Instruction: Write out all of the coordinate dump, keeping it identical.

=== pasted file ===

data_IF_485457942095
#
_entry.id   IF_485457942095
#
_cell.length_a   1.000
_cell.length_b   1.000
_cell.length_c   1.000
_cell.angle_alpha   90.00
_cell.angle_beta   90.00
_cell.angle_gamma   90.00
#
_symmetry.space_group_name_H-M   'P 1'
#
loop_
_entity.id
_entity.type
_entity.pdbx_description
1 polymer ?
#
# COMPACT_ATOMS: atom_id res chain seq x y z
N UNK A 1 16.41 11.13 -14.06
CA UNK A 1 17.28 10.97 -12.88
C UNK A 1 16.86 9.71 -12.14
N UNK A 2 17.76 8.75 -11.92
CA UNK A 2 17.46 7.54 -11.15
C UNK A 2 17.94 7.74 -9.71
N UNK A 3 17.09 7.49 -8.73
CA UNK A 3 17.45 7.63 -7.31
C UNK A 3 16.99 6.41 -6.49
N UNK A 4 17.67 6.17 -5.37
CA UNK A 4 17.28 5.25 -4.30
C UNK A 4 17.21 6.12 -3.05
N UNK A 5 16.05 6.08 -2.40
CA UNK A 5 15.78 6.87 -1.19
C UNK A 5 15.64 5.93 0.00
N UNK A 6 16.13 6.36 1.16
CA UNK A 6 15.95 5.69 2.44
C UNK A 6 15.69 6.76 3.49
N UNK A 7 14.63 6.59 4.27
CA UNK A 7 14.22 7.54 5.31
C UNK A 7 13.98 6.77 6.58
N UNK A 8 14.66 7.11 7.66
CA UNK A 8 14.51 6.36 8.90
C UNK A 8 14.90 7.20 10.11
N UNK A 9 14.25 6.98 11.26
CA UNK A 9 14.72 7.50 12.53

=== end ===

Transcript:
data_IF_485457942095
#
_entry.id   IF_485457942095
#
_cell.length_a   1.000
_cell.length_b   1.000
_cell.length_c   1.000
_cell.angle_alpha   90.00
_cell.angle_beta   90.00
_cell.angle_gamma   90.00
#
_symmetry.space_group_name_H-M   'P 1'
#
loop_
_entity.id
_entity.type
_entity.pdbx_description
1 polymer ?
#
# COMPACT_ATOMS: atom_id res chain seq x y z
N UNK A 1 16.41 11.13 -14.06
CA UNK A 1 17.28 10.97 -12.88
C UNK A 1 16.86 9.71 -12.14
N UNK A 2 17.76 8.75 -11.92
CA UNK A 2 17.46 7.54 -11.15
C UNK A 2 17.94 7.74 -9.71
N UNK A 3 17.09 7.49 -8.73
CA UNK A 3 17.45 7.63 -7.31
C UNK A 3 16.99 6.41 -6.49
N UNK A 4 17.67 6.17 -5.37
CA UNK A 4 17.28 5.25 -4.30
C UNK A 4 17.21 6.12 -3.05
N UNK A 5 16.05 6.08 -2.40
CA UNK A 5 15.78 6.87 -1.19
C UNK A 5 15.64 5.93 0.00
N UNK A 6 16.13 6.36 1.16
CA UNK A 6 15.95 5.69 2.44
C UNK A 6 15.69 6.76 3.49
N UNK A 7 14.63 6.59 4.27
CA UNK A 7 14.22 7.54 5.31
C UNK A 7 13.98 6.77 6.58
N UNK A 8 14.66 7.11 7.66
CA UNK A 8 14.51 6.36 8.90
C UNK A 8 14.90 7.20 10.11
N UNK A 9 14.25 6.98 11.26
CA UNK A 9 14.72 7.50 12.53